Meet Five Portrait Award Winners

Meet Five Portrait Award Winners

The Herbert Smith Freehills Portrait Award has just released its choice of winners of 2024. 

The prestigious award and its adjoining Young Artist Award are much anticipated prizes for emerging artists. Since its inception over 40 years ago, the competition offers insights into up-and-coming talent, and has attracted over 40,000 entries from more than 100 countries. In the past, accompanying exhibitions at the National Portrait Gallery have been seen by over 6 million people. This year's showcase will run from July 11th - October 27th, and is not one to miss. 

Antony Williams

First prize winner

Jacqueline with Still Life, 2020 by Antony Williams © Antony Williams. Courtesy of the National Portrait Gallery

Williams won with his portrait Jacqueline with Still Life (2020). Painted in egg tempera, the piece combines the artist’s interest in still life with a portrait subject, painted in the artist’s studio. The judges were impressed with Williams’ confidence and mastery of the egg tempera medium. They felt the composition was nuanced and surprising as the painting sustains the viewer's attention; encouraging them to return to the canvas and analyse the connections between Jacqueline and the still life elements in the background.

Isabella Watling

Second prize winner

Zizi, 2023 by Isabella Watling © Isabella Watling. Courtesy of the National Portrait Gallery

Isabella Watling's portraits are always painted from life, under natural light and to life scale, and her prize-winning portrait is no different. Zizi (2023) is a portrait of the artist’s friend, who wears a shimmering, pale pink dress by designer Simone Rocha. Zizi's piercings and tattoos contrast with the outfit's textures, and the judges were instantly struck by Watling’s contradictory homage to the Old Masters and her modern-day choice of sitter, dress, and oversized jewellery. Watling is a London-based artist who trained at the Charles H. Cecil Studios in Florence.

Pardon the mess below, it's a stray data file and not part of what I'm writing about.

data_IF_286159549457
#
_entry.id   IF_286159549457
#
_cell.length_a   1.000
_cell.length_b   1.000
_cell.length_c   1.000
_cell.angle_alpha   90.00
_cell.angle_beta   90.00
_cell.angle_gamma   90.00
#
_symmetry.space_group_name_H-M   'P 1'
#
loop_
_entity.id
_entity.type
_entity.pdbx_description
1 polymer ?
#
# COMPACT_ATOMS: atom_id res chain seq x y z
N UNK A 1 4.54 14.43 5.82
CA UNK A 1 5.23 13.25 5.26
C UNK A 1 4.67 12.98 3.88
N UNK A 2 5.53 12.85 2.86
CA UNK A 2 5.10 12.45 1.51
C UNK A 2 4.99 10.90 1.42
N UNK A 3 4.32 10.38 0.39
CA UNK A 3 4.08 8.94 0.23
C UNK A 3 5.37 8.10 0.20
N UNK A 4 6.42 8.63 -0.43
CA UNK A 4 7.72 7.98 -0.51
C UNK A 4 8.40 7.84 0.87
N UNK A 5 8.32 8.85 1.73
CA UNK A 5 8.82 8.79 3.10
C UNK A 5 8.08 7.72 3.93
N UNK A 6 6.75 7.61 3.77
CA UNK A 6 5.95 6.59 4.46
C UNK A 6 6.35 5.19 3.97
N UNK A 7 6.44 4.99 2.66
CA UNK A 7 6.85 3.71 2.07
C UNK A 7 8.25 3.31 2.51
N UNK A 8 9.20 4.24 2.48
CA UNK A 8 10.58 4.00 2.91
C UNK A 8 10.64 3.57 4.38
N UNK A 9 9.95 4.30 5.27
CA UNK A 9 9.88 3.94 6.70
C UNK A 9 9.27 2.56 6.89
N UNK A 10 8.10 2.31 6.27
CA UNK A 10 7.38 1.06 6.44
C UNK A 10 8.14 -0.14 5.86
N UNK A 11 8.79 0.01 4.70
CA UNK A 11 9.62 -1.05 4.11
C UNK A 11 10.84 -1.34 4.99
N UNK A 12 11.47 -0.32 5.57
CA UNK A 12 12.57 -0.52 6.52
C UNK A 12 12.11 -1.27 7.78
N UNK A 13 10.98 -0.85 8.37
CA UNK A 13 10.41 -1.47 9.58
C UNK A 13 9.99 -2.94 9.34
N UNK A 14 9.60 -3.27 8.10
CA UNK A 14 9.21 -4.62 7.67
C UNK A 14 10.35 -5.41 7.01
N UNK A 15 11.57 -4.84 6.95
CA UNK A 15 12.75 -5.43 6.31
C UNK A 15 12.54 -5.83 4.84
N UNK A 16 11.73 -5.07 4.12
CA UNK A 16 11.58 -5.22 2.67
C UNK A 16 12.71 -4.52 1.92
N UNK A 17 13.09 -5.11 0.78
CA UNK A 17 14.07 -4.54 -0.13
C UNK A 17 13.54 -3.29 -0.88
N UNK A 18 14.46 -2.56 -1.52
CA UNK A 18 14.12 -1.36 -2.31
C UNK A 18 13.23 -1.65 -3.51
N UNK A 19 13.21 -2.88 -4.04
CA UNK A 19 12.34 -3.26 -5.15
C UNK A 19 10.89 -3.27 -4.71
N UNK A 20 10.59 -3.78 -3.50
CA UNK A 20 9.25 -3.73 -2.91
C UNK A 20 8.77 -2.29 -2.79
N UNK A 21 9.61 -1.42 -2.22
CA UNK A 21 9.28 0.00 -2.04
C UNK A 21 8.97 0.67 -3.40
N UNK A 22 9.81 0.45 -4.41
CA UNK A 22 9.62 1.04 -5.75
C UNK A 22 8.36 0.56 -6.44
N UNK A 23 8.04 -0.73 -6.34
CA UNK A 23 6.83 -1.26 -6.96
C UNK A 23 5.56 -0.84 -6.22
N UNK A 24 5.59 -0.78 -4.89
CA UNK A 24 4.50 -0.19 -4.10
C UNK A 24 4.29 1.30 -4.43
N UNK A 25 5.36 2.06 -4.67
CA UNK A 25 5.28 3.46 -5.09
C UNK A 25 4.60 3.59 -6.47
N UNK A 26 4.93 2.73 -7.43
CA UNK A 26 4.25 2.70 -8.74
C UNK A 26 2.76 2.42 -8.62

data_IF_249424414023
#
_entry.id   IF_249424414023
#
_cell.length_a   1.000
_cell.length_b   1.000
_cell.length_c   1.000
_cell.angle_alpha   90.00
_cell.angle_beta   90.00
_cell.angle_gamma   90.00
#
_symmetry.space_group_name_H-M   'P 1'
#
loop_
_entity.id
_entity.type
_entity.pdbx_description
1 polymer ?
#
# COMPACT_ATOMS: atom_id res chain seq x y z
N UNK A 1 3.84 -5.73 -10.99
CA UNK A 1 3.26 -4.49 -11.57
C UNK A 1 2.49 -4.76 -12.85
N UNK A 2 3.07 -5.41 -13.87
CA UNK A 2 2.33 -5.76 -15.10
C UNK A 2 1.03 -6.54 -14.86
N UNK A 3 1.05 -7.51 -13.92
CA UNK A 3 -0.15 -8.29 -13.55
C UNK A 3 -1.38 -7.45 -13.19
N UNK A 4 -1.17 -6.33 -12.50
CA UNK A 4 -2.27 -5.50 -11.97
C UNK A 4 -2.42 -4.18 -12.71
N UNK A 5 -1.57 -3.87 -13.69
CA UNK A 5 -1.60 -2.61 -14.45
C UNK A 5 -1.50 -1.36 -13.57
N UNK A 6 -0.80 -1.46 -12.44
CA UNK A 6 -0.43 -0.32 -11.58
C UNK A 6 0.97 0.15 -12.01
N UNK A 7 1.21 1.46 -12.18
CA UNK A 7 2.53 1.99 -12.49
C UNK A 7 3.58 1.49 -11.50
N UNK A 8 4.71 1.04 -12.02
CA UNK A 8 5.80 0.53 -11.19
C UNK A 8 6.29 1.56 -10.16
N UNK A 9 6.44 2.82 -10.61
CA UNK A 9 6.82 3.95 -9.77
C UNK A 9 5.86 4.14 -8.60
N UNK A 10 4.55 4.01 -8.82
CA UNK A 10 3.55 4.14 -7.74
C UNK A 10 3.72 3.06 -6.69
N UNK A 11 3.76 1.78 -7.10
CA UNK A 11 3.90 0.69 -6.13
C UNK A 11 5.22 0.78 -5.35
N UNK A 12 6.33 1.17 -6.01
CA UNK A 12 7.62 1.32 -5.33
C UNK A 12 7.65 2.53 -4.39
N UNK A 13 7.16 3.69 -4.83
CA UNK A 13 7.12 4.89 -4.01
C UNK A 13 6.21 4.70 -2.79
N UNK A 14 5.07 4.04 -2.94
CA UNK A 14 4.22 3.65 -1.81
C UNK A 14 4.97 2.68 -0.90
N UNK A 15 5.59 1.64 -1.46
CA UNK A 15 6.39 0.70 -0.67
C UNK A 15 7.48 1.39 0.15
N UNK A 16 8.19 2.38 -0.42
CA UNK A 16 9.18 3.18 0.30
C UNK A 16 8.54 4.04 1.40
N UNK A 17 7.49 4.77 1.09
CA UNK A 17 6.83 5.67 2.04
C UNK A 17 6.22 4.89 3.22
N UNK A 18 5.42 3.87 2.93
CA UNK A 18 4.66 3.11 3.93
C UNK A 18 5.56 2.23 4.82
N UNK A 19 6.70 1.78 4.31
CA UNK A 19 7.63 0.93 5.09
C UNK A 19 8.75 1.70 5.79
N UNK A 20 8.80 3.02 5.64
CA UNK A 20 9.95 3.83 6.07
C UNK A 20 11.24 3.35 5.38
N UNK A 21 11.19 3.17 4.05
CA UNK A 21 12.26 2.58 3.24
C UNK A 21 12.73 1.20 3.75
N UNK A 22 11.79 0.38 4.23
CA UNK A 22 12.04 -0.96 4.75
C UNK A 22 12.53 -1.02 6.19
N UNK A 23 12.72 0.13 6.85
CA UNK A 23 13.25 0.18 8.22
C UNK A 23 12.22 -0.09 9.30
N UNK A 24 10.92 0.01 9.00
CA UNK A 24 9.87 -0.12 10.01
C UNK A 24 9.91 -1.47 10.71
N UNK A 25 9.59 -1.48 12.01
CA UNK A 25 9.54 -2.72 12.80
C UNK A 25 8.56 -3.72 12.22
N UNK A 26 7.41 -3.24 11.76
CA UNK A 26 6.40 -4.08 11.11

Catherine Chambers

Third prize winner 

Lying, 2020 by Catherine Chambers © Catherine Chambers. Courtesy of the National Portrait Gallery

A London-based artist,  Catherine Chambers has strong ties to Ethiopia (where she used to live), whose influence can be found throughout her body of work. In Lying (2020), Chambers depicts her friend at their home in Lalibela, Ethiopia. Her paintbrush exudes vulnerability, as the sitter lies on a bed, seemingly drifting off to sleep while fully clothed in jeans and a beloved Arsenal football shirt. The judges admired Chambers’ use of bold and vibrant blocks of colour. They were also moved by the tender and intimate depiction of the sitter.

Rebecca Orcutt

Young Artist Award winner

Before it’s Ruined (or an Unrealized Mean Side), 2020 by Rebecca Orcutt
© Rebecca Orcutt. Courtesy of the National Portrait Gallery

Rebecca Orcutt is an American artist, holding a bachelor’s degree in painting from Gordon College in Wenham, Massachusetts and a MFA from the New York Academy of Art. She has previously exhibited at the Portrait Award in 2015 for her work What Now. Examining the absurdity of life, her work aims to find or make meaning within it. The prize-winning self-portrait  Before it’s Ruined (or an Unrealized Mean Side) (2020) reflects "a specific moment of despair" and questions the lengths we might go to in order to shield ourselves from the pain of potential loss. The judges were taken by Orcutt’s experimental use of symbols such as the oversized coat and the ephemeral spider web. These carefully chosen symbols, alongside her tense facial expression and gritted teeth, reveal a sense of  fragility, amounting to a brave and moving artist’s self-portrait.